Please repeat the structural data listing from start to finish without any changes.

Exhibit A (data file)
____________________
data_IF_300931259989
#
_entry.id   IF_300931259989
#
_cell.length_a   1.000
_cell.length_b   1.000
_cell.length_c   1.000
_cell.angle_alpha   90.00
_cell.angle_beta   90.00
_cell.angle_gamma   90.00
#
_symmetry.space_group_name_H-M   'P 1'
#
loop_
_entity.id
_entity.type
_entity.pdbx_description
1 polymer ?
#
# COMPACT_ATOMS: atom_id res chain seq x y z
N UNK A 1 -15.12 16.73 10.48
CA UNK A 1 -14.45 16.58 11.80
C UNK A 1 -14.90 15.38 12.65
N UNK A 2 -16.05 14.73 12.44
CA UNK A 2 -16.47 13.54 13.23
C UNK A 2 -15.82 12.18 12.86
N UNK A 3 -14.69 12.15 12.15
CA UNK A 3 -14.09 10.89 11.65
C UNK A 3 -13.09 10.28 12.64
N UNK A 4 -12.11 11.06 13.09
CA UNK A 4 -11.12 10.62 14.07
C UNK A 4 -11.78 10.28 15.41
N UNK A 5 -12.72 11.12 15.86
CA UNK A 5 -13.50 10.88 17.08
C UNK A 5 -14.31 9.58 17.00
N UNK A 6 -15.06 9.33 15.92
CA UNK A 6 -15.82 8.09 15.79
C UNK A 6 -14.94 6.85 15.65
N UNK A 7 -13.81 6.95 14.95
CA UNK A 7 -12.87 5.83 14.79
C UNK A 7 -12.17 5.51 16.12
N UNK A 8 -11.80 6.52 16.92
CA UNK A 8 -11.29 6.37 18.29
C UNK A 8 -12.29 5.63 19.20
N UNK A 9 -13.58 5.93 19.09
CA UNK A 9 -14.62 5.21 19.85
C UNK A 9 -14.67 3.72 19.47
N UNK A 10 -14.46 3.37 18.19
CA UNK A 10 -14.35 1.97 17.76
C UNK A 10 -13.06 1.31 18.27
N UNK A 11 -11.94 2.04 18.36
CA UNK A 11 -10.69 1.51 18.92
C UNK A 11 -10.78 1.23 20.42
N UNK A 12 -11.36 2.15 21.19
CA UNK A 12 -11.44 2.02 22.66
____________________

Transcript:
data_IF_300931259989
#
_entry.id   IF_300931259989
#
_cell.length_a   1.000
_cell.length_b   1.000
_cell.length_c   1.000
_cell.angle_alpha   90.00
_cell.angle_beta   90.00
_cell.angle_gamma   90.00
#
_symmetry.space_group_name_H-M   'P 1'
#
loop_
_entity.id
_entity.type
_entity.pdbx_description
1 polymer ?
#
# COMPACT_ATOMS: atom_id res chain seq x y z
N UNK A 1 -15.12 16.73 10.48
CA UNK A 1 -14.45 16.58 11.80
C UNK A 1 -14.90 15.38 12.65
N UNK A 2 -16.05 14.73 12.44
CA UNK A 2 -16.47 13.54 13.23
C UNK A 2 -15.82 12.18 12.86
N UNK A 3 -14.69 12.15 12.15
CA UNK A 3 -14.09 10.89 11.65
C UNK A 3 -13.09 10.28 12.64
N UNK A 4 -12.11 11.06 13.09
CA UNK A 4 -11.12 10.62 14.07
C UNK A 4 -11.78 10.28 15.41
N UNK A 5 -12.72 11.12 15.86
CA UNK A 5 -13.50 10.88 17.08
C UNK A 5 -14.31 9.58 17.00
N UNK A 6 -15.06 9.33 15.92
CA UNK A 6 -15.82 8.09 15.79
C UNK A 6 -14.94 6.85 15.65
N UNK A 7 -13.81 6.95 14.95
CA UNK A 7 -12.87 5.83 14.79
C UNK A 7 -12.17 5.51 16.12
N UNK A 8 -11.80 6.52 16.92
CA UNK A 8 -11.29 6.37 18.29
C UNK A 8 -12.29 5.63 19.20
N UNK A 9 -13.58 5.93 19.09
CA UNK A 9 -14.62 5.21 19.85
C UNK A 9 -14.67 3.72 19.47
N UNK A 10 -14.46 3.37 18.19
CA UNK A 10 -14.35 1.97 17.76
C UNK A 10 -13.06 1.31 18.27
N UNK A 11 -11.94 2.04 18.36
CA UNK A 11 -10.69 1.51 18.92
C UNK A 11 -10.78 1.23 20.42
N UNK A 12 -11.36 2.15 21.19
CA UNK A 12 -11.44 2.02 22.66